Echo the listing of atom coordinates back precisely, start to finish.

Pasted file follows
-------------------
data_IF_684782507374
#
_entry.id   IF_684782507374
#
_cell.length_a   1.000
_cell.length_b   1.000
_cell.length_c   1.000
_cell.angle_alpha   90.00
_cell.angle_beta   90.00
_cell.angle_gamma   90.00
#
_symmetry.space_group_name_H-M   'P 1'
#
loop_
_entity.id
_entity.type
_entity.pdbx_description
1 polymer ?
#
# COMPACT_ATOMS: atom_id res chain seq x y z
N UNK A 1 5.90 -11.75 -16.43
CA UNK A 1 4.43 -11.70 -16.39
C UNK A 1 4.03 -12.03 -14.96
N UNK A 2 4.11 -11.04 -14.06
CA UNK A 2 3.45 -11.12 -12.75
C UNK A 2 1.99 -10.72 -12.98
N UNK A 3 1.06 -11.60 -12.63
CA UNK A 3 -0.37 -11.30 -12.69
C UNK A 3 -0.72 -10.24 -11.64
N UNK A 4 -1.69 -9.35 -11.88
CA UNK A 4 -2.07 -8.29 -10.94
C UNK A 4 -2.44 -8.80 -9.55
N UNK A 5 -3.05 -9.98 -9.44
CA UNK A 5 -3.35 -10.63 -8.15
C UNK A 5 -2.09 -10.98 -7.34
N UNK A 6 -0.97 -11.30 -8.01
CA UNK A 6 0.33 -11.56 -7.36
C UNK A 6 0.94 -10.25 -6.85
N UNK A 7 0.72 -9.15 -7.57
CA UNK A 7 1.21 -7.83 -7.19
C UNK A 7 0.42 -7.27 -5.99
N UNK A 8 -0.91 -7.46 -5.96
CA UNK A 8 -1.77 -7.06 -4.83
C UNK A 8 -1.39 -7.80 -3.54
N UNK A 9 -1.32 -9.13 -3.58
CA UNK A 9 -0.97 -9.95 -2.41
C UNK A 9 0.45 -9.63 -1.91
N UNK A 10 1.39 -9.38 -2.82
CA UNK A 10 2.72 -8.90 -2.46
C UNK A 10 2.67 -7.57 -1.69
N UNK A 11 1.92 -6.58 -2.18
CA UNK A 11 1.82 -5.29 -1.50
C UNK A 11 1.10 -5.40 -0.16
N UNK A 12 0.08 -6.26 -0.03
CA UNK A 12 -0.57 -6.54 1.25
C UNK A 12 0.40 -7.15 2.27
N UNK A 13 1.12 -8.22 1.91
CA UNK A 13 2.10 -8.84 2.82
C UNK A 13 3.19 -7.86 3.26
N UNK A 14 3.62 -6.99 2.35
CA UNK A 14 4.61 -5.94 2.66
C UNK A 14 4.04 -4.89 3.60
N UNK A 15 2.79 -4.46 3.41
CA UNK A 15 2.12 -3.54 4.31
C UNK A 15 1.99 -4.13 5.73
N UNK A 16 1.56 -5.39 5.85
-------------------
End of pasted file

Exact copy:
data_IF_684782507374
#
_entry.id   IF_684782507374
#
_cell.length_a   1.000
_cell.length_b   1.000
_cell.length_c   1.000
_cell.angle_alpha   90.00
_cell.angle_beta   90.00
_cell.angle_gamma   90.00
#
_symmetry.space_group_name_H-M   'P 1'
#
loop_
_entity.id
_entity.type
_entity.pdbx_description
1 polymer ?
#
# COMPACT_ATOMS: atom_id res chain seq x y z
N UNK A 1 5.90 -11.75 -16.43
CA UNK A 1 4.43 -11.70 -16.39
C UNK A 1 4.03 -12.03 -14.96
N UNK A 2 4.11 -11.04 -14.06
CA UNK A 2 3.45 -11.12 -12.75
C UNK A 2 1.99 -10.72 -12.98
N UNK A 3 1.06 -11.60 -12.63
CA UNK A 3 -0.37 -11.30 -12.69
C UNK A 3 -0.72 -10.24 -11.64
N UNK A 4 -1.69 -9.35 -11.88
CA UNK A 4 -2.07 -8.29 -10.94
C UNK A 4 -2.44 -8.80 -9.55
N UNK A 5 -3.05 -9.98 -9.44
CA UNK A 5 -3.35 -10.63 -8.15
C UNK A 5 -2.09 -10.98 -7.34
N UNK A 6 -0.97 -11.30 -8.01
CA UNK A 6 0.33 -11.56 -7.36
C UNK A 6 0.94 -10.25 -6.85
N UNK A 7 0.72 -9.15 -7.57
CA UNK A 7 1.21 -7.83 -7.19
C UNK A 7 0.42 -7.27 -5.99
N UNK A 8 -0.91 -7.46 -5.96
CA UNK A 8 -1.77 -7.06 -4.83
C UNK A 8 -1.39 -7.80 -3.54
N UNK A 9 -1.32 -9.13 -3.58
CA UNK A 9 -0.97 -9.95 -2.41
C UNK A 9 0.45 -9.63 -1.91
N UNK A 10 1.39 -9.38 -2.82
CA UNK A 10 2.72 -8.90 -2.46
C UNK A 10 2.67 -7.57 -1.69
N UNK A 11 1.92 -6.58 -2.18
CA UNK A 11 1.82 -5.29 -1.50
C UNK A 11 1.10 -5.40 -0.16
N UNK A 12 0.08 -6.26 -0.03
CA UNK A 12 -0.57 -6.54 1.25
C UNK A 12 0.40 -7.15 2.27
N UNK A 13 1.12 -8.22 1.91
CA UNK A 13 2.10 -8.84 2.82
C UNK A 13 3.19 -7.86 3.26
N UNK A 14 3.62 -6.99 2.35
CA UNK A 14 4.61 -5.94 2.66
C UNK A 14 4.04 -4.89 3.60
N UNK A 15 2.79 -4.46 3.41
CA UNK A 15 2.12 -3.54 4.31
C UNK A 15 1.99 -4.13 5.73
N UNK A 16 1.56 -5.39 5.85